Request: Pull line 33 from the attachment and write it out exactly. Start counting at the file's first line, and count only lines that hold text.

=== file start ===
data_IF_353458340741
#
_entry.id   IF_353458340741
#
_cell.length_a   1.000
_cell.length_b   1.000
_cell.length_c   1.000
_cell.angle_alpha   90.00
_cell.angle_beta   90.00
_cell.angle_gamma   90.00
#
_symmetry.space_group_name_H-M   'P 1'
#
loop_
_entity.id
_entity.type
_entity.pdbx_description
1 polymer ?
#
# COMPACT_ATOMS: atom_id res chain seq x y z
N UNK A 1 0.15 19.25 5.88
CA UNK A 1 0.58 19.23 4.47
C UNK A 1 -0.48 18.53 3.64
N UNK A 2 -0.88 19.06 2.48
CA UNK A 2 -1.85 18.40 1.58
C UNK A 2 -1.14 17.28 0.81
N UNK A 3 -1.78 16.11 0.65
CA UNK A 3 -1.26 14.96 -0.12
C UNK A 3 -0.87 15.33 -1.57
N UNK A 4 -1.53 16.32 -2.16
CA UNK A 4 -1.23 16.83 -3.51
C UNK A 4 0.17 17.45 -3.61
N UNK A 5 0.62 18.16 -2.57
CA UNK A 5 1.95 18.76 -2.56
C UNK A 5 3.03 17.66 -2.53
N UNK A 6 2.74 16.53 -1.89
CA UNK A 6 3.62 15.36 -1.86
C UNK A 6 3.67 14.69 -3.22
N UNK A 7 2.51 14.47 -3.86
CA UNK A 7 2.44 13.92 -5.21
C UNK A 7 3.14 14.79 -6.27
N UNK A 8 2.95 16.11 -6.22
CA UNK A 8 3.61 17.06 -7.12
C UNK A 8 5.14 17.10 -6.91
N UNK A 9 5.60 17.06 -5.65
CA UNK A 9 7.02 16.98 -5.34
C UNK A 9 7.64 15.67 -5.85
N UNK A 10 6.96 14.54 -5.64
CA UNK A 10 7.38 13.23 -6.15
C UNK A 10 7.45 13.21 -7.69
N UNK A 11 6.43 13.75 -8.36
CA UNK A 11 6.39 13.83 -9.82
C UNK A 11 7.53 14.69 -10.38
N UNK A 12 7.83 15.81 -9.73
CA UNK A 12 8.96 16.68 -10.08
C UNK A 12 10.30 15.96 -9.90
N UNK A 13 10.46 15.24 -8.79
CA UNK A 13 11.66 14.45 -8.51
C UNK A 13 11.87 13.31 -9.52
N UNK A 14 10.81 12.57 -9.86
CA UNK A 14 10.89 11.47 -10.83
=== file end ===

N UNK A 5 0.62 18.16 -2.57